Frequently Asked Questions

What is harmonisation?

Harmonisation means taking variables from different studies and manipulating them to make them comparable.

For example, if we have datasets of depression from different countries, which is typically measured using a questionnaire, how can we harmonise two depression questionnaires? Typically this is a manual process – we would look at the content and find common elements between the questionnaires.

For an example of a pre-existing harmonisation tool, please see:

McElroy, E., Villadsen, A., Patalay, P., Goodman, A., Richards, M., Northstone, K., Fearon, P., Tibber, M., Gondek, D., & Ploubidis, G.B. (2020). Harmonisation and Measurement Properties of Mental Health Measures in Six British Cohorts. London, UK: CLOSER.

What does Harmony do?

Harmony is a tool that helps researchers automate the process of harmonisation using natural language processing.

How do I cite Harmony?

If you would like to cite the tool alone, you can cite:

Wood, T.A., McElroy, E., Moltrecht, B., Ploubidis, G.B., Scopel Hoffmann, M., Harmony [Computer software], Version 1.0, accessed at Ulster University (2022)

A BibTeX entry for LaTeX users is

    AUTHOR = {Wood, T.A., McElroy, E., Moltrecht, B., Ploubidis, G.B., Scopel Hoffman, M.},
    TITLE  = {Harmony (Computer software), Version 1.0},
    YEAR   = {2022},
    Note   = {To appear},
    url = {}

You can also cite the wider Harmony project which is registered with the Open Science Foundation:

McElroy, E., Moltrecht, B., Scopel Hoffmann, M., Wood, T. A., & Ploubidis, G. (2023, January 6). Harmony – A global platform for contextual harmonisation, translation and cooperation in mental health research. Retrieved from

@misc{McElroy_Moltrecht_Scopel Hoffmann_Wood_Ploubidis_2023,
  title={Harmony - A global platform for contextual harmonisation, translation and cooperation in mental health research},
  author={McElroy, Eoin and Moltrecht, Bettina and Scopel Hoffmann, Mauricio and Wood, Thomas A and Ploubidis, George},

Does Harmony store my data?

If you upload a questionnaire or instrument, Harmony does not store or save it. You can read more on our Privacy Policy page.

How does Harmony work?

Harmony passes the text of each questionnaire item through a neural network called Sentence-BERT, in order to convert it into a vector. The similarity of two texts is then measured as the similarity between their vectors. Two identical texts have a similarity of 100% while two completely different texts have a similarity of 0%. You can read more in this technical blog post and you can even download and run Harmony’s source code.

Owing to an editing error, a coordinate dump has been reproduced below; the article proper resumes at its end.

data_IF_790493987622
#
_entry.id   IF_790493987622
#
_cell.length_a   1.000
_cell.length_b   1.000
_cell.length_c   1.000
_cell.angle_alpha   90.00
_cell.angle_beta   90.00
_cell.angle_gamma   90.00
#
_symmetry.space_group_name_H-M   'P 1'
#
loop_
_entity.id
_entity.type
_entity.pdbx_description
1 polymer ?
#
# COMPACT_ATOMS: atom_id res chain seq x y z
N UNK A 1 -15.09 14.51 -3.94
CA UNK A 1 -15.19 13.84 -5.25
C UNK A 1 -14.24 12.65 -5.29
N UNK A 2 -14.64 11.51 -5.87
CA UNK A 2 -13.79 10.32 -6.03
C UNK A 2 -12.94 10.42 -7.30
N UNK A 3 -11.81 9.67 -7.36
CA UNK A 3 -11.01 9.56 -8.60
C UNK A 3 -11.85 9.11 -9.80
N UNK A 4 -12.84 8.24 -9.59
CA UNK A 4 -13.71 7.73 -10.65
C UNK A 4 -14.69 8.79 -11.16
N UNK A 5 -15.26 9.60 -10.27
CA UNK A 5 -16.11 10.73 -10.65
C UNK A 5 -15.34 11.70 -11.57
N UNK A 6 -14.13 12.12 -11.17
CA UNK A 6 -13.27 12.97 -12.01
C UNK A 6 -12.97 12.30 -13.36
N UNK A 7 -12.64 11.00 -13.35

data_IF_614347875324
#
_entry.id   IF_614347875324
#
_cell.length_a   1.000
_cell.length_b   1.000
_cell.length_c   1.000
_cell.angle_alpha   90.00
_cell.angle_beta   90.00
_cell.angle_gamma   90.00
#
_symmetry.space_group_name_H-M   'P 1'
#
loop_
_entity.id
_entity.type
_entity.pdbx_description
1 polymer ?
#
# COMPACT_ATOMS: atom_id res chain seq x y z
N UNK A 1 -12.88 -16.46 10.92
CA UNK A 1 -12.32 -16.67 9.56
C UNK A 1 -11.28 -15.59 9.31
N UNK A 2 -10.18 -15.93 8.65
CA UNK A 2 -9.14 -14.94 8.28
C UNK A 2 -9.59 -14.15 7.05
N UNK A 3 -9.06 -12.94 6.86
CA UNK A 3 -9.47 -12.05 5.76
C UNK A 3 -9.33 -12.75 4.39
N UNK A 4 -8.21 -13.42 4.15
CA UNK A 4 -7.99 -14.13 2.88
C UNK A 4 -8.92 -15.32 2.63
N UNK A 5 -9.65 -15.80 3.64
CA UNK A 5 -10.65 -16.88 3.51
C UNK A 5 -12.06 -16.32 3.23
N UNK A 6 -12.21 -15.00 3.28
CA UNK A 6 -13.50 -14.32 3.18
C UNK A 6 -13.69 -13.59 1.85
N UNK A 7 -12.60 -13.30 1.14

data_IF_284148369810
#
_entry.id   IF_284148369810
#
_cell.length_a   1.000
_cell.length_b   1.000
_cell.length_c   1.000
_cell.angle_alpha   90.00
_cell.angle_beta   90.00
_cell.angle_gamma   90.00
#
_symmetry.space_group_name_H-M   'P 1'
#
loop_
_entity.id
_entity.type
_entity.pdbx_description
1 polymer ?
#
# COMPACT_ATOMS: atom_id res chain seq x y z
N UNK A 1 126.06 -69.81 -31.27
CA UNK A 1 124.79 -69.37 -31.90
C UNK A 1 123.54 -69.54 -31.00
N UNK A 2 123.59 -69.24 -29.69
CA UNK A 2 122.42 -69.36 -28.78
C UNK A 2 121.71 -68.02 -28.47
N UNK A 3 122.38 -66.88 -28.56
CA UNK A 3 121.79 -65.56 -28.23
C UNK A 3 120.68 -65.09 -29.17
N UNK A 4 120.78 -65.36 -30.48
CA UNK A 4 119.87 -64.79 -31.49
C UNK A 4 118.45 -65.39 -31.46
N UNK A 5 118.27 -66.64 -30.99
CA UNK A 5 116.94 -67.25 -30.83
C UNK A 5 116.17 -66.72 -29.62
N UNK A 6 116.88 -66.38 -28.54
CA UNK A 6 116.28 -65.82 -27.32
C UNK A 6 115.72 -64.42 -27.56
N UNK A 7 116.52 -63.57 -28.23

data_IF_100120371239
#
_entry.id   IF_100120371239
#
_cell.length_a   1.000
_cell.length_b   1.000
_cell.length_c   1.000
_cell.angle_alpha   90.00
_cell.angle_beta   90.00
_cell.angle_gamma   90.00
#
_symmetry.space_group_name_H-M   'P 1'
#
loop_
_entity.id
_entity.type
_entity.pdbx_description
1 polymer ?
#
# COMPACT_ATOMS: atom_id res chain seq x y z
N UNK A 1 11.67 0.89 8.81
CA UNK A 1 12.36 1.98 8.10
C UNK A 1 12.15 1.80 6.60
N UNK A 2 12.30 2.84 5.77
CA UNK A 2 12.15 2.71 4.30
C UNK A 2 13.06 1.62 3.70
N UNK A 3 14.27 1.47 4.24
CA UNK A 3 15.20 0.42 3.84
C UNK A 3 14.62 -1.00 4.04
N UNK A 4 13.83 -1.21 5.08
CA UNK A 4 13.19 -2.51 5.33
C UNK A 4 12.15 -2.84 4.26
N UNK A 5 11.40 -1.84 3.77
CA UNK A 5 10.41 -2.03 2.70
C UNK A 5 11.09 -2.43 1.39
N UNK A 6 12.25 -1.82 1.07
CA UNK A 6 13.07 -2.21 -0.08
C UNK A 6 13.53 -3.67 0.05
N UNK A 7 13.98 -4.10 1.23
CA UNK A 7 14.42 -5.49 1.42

How reliable is Harmony?

Harmony was able to reconstruct the matches of the questionnaire harmonisation tool developed by McElroy et al in 2020 with the following AUC scores: childhood 84%, adulthood 80%. Harmony was able to match the questions of the English and Portuguese GAD-7 instruments with AUC 100% and the Portuguese CBCL and SDQ with AUC 89%. You can read more in this blog post.

What do the numbers mean?

The numbers are the cosine similarity of document vectors. The cosine similarity of two vectors can range from -1 to 1 based on the angle between the two vectors being compared. We have converted these to percentages. We have also used a preprocessing stage to convert positive sentences to negative and vice-versa (e.g. I feel anxiousI do not feel anxious). If the match between two sentences improves once this preprocessing has been applied, then the items are assigned a negative similarity.

Does Harmony give p-values?

At this time Harmony does not give p-values. Harmony matches vectors using a cosine score and p-values are not applicable in this context.

How should I report the numbers from Harmony in my paper?

Items were matched on content using the online tool Harmony, which matches items by converting text to vectors using a transformer neural network (Reimers & Gurevych, 2019). Harmony produces a cosine score ranging from +/- 1, with values closer to 1 indicating a closer match.

How does Harmony compare to human harmonisation?

If you imagine as a human, trying to match items in a questionnaire, you might decide that “I feel depressed” and “I feel sad” are similar. If you had to place them on the surface of a sphere, you might place them close to each other. Whereas different concepts might be far from each other.

We can represent any concept as a vector of length 1, pointing to the surface of a sphere. Concepts that are similar have vectors close together. The cosine score of two vectors that are close together is close to 1.


Who made Harmony?

The Python code of Harmony was written by Thomas Wood (Fast Data Science) in collaboration with Eoin McElroy, Bettina Moltrecht, George Ploubidis, and Mauricio Scopel Hoffman.

Does Harmony comply with FAIR data principles?

We have developed Harmony as an open-source and open science initiative, paying attention to the FAIR Guiding Principles for scientific data management and stewardship (Findability, Accessibility, Interoperability, and Reuse of digital assets). You can read more on our FAIR data page.

What do other researchers say about Harmony?

We recently did a user-testing at UCL’s Centre for Longitudinal Studies with psychology researchers from several universities. After the session, one postdoctoral researcher said:


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